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Tuesday, 19 April 2016

Hand to God, Vaudeville Theatre, ★★★★

With both Tony and Olivier nominations to hand, Robert Askins' ‘Hand to God’ was an appealing choice at the Vaudeville Theatre, on the Strand.


Set in an American Church Hall, mainly used by recently widowed ‘Margery’ (Janie Dee) for her teenage puppet group, its clear from the prologue that things are not as holy as they seem. Her son ‘Jason’ (Harry Melling ) along with his lively sock-puppet ‘Tyrone’ have both been taken over by a demonic destructive presence, which, after a very slow start, turns this trauma into a hilarious dark comedy.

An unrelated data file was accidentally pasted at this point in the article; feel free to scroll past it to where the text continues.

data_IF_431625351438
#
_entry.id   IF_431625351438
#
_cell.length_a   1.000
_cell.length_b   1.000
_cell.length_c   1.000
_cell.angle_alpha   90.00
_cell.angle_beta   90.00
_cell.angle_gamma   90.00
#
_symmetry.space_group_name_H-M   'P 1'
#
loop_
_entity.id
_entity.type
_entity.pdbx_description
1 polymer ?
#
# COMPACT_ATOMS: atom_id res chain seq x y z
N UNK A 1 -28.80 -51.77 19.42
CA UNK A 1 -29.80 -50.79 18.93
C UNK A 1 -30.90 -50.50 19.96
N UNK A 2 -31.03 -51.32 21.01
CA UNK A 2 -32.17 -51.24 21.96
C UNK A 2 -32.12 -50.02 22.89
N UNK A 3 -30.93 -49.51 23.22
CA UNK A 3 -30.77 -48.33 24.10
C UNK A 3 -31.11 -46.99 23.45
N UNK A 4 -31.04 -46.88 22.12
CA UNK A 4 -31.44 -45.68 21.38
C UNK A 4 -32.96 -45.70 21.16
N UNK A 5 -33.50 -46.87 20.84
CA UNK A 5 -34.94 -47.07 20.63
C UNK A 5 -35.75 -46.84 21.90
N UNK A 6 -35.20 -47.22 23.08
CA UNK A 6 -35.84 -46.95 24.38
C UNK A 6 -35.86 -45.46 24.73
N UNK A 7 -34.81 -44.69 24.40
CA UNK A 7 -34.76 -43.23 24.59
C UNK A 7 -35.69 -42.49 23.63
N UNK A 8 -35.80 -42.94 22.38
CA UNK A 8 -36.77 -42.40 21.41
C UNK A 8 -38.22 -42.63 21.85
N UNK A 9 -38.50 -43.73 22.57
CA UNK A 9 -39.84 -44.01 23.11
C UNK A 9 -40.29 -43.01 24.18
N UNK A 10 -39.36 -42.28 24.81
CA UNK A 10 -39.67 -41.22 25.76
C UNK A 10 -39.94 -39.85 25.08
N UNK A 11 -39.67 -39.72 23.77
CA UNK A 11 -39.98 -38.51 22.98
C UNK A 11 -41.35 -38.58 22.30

Trying to sort it all out (but also seduce poor Margery) is ‘Pastor Greg’ (Neil Pearson) and good looking lag ‘Timothy’ (Kevin Mains), both of whom fail miserably at both tasks.  With the imminent arrival of the Sunday Service deadline and no sign of any kind of Biblically themed puppet show to put on, Margery’s world comes crashing down, leaving only dowdy ‘Jessica’ (Jemima Rooper) to try and rescue Jason.


Once we got going, this brilliant company of five, who did feel lost and lonely on the vast Vaudeville stage, happily carried me along. Maybe a smaller, cosier venue would have been better, especially as the sock puppets that played such a prominent part, were so petite.  The concept, albeit totally crazy, worked, and the inclusion of the prologue and epilogue gave the absurdity a much needed deeper meaning. It’s not an easy piece to watch, but well worth it, if only to witness an utterly breathtaking portrayal by Harry Melling of the possessed son.


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